Clobazam is a benzodiazepine drug which is used for its psychotropic, hypnotic and muscle relaxant effects. It has been shown to have anticonvulsant effects useful in the control of generalised tonic-clonic, myoclonic and absence seizures as well as against partial and reflex epilepsy. Clobazam acts through the benzodiazepine receptors which are linked to the inhibitory action of GABA.

Add-on clobazam therapy in an average daily dose of 0.8 mg/kg resulted in seizure control or in seizure reduction of 90% or more in 41-47% of children. Significant seizure reduction of 50-90% was experienced by another 24%.15,16 However side effects and tolerance necessitated withdrawal of therapy in 35%.15 It was found that after 6 months of add-on therapy, good and excellent control was achieved in 70-80% of patients with drug resistant generalised tonic-clonic seizures and in 50% of those with partial seizures.17 Although deterioration of seizure control will occur in some patients, long-term benefit without development of tolerance can be expected in 28%.18

Steroids and ACTH

Steroids and corticotrophin (ACTH) were initially reported to be efficacious in a variety of seizure disorders.19,20 The mechanism of their action is unknown. Although prednisone and ACTH were found to be of most benefit to children with infantile spasms, other types of refractory myoclonic, generalised and partial seizures have also been reported to respond to steroids.21

Intravenous immunoglobulins

Walker in 1969 was first to propose the possible immunological mechanism involved in the pathogenesis of some epileptic events. This hypothesis has been substantiated by experimental findings that injection of gamma globulin containing antibodies against brain tissues into various species of animals has resulted in epileptiform activity. Trauma to brain has also resulted in development of brain-specific antibodies and epilepsy. In man, there is association of epilepsy and the epileptic syndromes to disorders of immunoglobulins.22,23 It has been suggested that some of the chronic resistant epilepsy and epileptic syndromes are reflective of a chronic viral encephalopathy or meningoencephalitis in those in occult immunodeficient states. Intravenous immunoglobulin (IVIG) may then act as treatment of the immunodeficient state. Infection and inflammation will also release brain tissue antigens and elicit production of brain-specific antibodies. Autoantibodies against brain tissue have been postulated to have a pathogenetic role in epilepsy. Fc receptor blockade by exogenous gamma globulin blocks the binding of autoantibodies and reverses the autoimmune process responsible for initiation of the epileptic seizures.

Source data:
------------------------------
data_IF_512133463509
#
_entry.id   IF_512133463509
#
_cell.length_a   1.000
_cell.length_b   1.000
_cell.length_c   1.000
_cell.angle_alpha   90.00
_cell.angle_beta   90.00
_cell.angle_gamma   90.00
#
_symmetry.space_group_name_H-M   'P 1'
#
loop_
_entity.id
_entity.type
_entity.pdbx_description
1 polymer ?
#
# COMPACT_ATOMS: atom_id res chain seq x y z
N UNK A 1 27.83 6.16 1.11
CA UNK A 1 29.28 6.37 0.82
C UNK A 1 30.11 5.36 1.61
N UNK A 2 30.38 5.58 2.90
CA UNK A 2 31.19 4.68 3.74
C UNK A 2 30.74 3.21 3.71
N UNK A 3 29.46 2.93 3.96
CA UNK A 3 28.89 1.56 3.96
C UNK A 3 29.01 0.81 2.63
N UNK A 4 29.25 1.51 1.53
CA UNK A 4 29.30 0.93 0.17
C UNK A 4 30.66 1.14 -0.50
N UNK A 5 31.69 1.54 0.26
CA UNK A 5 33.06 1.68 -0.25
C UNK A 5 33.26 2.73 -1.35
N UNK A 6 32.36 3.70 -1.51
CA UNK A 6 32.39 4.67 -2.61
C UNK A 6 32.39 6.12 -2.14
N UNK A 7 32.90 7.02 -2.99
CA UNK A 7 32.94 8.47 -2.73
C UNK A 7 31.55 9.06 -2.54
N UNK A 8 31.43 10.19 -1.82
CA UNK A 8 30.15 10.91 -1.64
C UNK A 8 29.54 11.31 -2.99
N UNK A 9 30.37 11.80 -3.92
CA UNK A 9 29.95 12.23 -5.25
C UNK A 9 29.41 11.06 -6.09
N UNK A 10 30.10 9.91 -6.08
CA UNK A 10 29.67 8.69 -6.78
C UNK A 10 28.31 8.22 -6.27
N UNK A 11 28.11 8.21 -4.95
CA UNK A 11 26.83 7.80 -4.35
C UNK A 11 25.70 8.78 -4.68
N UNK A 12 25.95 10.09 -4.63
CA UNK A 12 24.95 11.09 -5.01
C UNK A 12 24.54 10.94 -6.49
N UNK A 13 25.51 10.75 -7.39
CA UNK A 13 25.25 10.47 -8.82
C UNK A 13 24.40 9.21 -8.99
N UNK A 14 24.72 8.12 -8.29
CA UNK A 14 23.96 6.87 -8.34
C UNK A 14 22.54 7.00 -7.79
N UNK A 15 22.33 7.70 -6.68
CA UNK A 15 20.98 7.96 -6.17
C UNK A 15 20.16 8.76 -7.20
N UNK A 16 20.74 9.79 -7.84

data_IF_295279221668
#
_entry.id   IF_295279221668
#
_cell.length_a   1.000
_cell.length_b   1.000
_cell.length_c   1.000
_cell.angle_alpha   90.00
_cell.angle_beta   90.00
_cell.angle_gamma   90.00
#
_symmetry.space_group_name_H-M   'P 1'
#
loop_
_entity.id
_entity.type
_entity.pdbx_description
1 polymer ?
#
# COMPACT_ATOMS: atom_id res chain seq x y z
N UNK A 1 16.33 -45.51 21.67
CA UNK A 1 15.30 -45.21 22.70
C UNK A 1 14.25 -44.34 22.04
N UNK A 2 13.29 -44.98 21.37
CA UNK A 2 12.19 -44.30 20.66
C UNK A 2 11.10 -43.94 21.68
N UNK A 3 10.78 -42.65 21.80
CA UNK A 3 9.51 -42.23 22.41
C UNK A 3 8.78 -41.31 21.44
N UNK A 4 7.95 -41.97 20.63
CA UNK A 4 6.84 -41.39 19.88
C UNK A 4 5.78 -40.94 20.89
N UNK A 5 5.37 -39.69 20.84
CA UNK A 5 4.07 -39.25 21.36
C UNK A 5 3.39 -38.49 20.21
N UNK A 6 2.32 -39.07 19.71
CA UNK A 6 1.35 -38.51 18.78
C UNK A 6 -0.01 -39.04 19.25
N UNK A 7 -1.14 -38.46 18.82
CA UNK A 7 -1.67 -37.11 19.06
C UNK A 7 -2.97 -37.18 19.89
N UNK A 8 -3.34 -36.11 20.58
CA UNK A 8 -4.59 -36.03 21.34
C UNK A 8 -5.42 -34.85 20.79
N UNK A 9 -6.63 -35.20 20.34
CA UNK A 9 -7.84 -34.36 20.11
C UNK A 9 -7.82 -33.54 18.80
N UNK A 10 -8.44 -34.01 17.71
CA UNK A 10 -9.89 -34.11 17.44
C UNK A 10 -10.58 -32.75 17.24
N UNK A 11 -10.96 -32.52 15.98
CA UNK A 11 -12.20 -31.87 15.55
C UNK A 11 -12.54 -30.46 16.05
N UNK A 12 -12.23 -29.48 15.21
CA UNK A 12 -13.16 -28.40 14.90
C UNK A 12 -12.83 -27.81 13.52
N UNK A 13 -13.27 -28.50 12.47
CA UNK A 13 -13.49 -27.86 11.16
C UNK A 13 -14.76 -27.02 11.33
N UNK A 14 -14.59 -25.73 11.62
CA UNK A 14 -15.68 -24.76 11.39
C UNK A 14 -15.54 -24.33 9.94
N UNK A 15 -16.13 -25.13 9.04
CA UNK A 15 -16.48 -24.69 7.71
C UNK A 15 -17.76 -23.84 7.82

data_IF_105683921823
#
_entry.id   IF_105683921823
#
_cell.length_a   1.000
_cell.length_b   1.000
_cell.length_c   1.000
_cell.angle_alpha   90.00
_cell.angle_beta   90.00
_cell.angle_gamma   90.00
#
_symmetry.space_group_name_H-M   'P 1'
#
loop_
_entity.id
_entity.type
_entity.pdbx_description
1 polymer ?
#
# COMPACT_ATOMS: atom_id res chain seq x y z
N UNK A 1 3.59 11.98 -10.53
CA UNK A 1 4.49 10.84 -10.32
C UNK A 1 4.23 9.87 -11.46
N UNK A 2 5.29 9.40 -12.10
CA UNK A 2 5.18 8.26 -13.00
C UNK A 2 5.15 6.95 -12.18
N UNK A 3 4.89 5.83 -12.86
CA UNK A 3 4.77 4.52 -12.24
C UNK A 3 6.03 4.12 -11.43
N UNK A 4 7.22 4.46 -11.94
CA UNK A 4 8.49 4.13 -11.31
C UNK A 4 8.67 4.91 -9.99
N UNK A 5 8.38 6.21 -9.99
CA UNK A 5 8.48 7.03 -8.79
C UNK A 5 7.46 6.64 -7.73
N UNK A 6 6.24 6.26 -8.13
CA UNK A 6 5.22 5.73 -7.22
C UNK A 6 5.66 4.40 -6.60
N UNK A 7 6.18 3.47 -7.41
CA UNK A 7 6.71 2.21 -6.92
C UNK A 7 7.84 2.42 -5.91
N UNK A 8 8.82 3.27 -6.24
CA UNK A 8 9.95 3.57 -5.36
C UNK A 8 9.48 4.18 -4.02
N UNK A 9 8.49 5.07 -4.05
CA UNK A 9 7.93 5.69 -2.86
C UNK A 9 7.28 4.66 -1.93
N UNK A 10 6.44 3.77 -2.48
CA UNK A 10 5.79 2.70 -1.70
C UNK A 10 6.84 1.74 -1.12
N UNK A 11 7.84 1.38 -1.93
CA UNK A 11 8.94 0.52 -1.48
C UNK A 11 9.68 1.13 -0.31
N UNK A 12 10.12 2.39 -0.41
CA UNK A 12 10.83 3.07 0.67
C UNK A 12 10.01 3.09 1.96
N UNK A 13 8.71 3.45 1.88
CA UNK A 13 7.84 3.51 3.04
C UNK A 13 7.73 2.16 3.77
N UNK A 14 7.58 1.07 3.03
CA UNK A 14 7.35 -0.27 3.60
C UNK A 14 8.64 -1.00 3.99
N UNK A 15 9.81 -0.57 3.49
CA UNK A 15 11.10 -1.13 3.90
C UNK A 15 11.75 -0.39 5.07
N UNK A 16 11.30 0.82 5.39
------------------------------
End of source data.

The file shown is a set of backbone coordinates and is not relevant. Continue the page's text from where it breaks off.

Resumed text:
IVIG has been given to children with resistant post-encephalitic seizures. those with intractable myoclonic and partial epilepsies related to Rasmussen's syndrome, infantile spasms and Lennox Gastaut syndrome.24-28 Ariizumi et al found that response to IVIG treatment is most efficacious in the first two years of the seizures than later and works significantly better in children with a low serum IgA level.25 Various protocols using varying dosages and intervals in between infusions were used.22,24-31 In a double blind dose finding clinical study, it was found that there was a positive trend in favour of intravenous immunoglobulin treatment but there was no relationship between doses (100 mg, 250 mg or 400 mg/kg per infusion) and efficacy.30

Epilepsy Surgery

Epilepsy refractory to antiepileptic medication is an incapacitating disease with high costs for the person and the society. Surgery has given hope to these desperate cases and has become a viable therapeutic option for many children with refractory epilepsy. When a focal epilepsy proves refractory to medical therapy, surgical treatment is available and increasingly used. Most interventions consist of focal cortical resections and by far the most common operation is a temporal lobectomy. When surgical candidates are selected appropriately, results are excellent, especially for temporal lobe epilepsy.

Surgical approach to the treatment of drug resistant epilepsy is based on two broad principles. The first is to treat focal brain pathology and the second is to restrict the propagation of epileptic discharge by transection of anatomical pathways. Four principal surgical procedures are practised in the treatment of childhood epilepsy: temporal lobectomy, limited extratemporal cortical excision, hemispherectomy and corpus callosotomy. Careful selection and presurgical evaluation of patients is crucial. The presurgical evaluation includes clinical evaluation, EEG-video monitoring, neuropsychological testing and structural as well as functional imaging.

A review of the literature on the effectiveness of epilepsy surgery revealed that a third of patients had no improvement in the control of their seizures after surgery. Another third improved but still required AEDs for control of seizures. The final third is seizure free but some still require antiepileptic medication.32 Epilepsy surgery thus benefits two thirds of patients with intractable seizures and makes the condition more amenable to medical therapy.


Resistant epilepsy is still a challenging problem in neurological practice. The modalities discussed have given some encouraging results with more to desire. As more new drugs with single mechanisms of action become available, there is potential for more rationalised polytherapy for resistant seizures when these agents are used in combination for synergistic effect. When surgical candidates are selected appropriately, results are promising especially for temporal lobe epilepsy.